By Ian Berger, JD
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Despite the reduction in the penalty for missing required minimum distributions (RMDs) in the new SECURE 2.0 law, it looks like you will still be able to get the IRS to waive the penalty altogether.
Before 2023, if you missed an RMD the IRS could impose a penalty equal to 50% of the missed amount. However, the IRS almost always waived the penalty if you took the RMD and filed Form 5329 (with a reasonable cause explanation) with the IRS. The explanation would address how the mistake occurred, what you did to remedy that mistake, and how you are making sure it doesn’t reoccur. When these procedures were followed, the IRS often excused the 50% penalty without even responding to the filing.
SECURE 2.0, signed into law on December 29, 2022, reduced the missed RMD penalty from 50% to 25% starting this year. And, if the mistake is corrected in a timely manner, the penalty is further reduced to 10%. A timely correction generally means taking the missed RMD and filing Form 5329 by the end of the second calendar following the year the RMD was missed.
With the reduction in the penalty from 50% to 25% or 10%, it wasn’t clear that the IRS would continue to waive the penalty if someone follows the same procedures that had worked in the past. Some commentators predicted that the ability to have the penalty reduced from 25% to 10% by a timely correction means that the IRS will no longer continue to be willing to excuse the penalty entirely.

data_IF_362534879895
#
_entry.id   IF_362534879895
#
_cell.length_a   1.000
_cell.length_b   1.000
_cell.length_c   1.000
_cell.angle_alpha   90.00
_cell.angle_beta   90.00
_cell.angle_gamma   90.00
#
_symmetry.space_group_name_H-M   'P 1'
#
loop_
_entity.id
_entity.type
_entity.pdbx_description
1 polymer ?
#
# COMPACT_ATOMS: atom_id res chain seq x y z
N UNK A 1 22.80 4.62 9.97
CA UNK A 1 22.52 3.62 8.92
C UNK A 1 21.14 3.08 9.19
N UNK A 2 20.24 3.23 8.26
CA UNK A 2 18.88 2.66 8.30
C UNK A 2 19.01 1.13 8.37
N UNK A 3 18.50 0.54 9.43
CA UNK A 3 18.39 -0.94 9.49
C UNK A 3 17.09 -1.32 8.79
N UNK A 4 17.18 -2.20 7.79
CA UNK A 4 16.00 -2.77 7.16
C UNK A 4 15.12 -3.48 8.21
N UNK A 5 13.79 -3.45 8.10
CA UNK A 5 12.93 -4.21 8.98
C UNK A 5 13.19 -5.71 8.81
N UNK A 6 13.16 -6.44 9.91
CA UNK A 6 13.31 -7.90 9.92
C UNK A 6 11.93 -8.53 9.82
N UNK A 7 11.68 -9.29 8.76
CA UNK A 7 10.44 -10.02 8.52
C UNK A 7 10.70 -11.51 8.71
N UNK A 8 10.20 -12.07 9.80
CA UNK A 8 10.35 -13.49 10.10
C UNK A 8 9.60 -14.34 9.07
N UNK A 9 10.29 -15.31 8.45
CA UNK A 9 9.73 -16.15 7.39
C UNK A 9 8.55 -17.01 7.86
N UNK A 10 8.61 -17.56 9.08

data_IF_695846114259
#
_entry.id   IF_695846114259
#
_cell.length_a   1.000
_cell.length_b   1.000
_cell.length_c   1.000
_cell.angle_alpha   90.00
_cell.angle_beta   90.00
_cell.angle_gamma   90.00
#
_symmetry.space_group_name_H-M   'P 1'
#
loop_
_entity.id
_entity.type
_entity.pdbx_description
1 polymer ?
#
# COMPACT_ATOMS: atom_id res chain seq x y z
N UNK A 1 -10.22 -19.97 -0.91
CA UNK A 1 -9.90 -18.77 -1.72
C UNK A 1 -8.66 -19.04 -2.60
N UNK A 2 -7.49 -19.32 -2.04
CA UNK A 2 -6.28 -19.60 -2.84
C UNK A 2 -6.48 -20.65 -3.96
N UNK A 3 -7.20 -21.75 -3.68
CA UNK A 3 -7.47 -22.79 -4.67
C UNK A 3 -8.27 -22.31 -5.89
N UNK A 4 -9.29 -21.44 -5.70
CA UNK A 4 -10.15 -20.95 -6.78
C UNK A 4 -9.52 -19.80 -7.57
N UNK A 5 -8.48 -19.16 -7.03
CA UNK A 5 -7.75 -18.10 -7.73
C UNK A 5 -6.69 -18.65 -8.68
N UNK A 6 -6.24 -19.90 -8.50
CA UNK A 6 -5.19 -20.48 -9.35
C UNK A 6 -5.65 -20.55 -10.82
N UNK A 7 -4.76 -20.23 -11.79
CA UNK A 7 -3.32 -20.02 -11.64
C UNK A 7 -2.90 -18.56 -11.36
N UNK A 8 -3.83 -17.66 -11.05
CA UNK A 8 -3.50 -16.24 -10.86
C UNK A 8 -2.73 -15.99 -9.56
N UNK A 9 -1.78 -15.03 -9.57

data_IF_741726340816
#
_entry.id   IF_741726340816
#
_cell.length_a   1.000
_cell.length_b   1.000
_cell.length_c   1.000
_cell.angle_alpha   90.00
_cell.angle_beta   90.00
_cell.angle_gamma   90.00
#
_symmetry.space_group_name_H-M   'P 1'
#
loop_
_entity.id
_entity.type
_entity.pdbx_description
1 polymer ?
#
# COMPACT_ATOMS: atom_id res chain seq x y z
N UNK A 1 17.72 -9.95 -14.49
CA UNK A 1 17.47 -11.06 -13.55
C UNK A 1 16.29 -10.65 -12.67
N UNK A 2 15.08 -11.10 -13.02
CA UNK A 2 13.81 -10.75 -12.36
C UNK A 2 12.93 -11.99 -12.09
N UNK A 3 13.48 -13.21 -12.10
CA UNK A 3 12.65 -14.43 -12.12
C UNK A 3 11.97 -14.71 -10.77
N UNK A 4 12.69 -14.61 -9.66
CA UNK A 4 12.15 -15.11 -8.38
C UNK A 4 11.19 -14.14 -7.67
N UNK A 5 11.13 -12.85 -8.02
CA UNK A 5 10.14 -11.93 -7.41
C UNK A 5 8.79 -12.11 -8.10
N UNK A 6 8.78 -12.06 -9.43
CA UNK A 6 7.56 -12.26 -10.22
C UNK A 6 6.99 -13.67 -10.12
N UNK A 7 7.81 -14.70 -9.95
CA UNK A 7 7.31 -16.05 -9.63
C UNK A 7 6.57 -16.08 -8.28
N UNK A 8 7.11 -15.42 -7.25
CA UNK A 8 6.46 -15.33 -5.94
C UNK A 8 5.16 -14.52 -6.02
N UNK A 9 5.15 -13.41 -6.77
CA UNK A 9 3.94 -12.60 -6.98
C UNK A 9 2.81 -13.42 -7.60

However, that doesn’t seem to be the case. For some time the IRS has published a plain-English explanation of the RMD rules – called the “Retirement Plan and IRA Required Minimum Distributions FAQs” – on its website. The publication had previously included the following FAQ on waiving missed RMDs:
“Q9. Can the penalty for not taking the full RMD be waived?
Yes, the penalty may be waived if the account owner establishes that the shortfall in distributions was due to reasonable error and that reasonable steps are being taken to remedy the shortfall. In order to qualify for this relief, you must file Form 5329 and attach a letter of explanation. See the Instructions to Form 5329.”
On March 17, the IRS updated certain FAQs to incorporate the new SECURE 2.0 RMD rules (e.g., the increase in the first RMD year from age 72 to age 73 and the reduction in the penalty). However, the IRS did not revise Question 9.
Although this is not official IRS guidance, keeping Question 9 is an unofficial indication that the IRS will continue to accept requests to waive the missed RMD penalty when you take the RMD and file Form 5329 with a reasonable cause explanation. It remains to be seen if the IRS will be as willing to grant these requests as it was prior to SECURE 2.0. Meanwhile, if you don’t have a good excuse for missing the RMD, you could consider using the correction method in SECURE 2.0 and pay only a 10% penalty.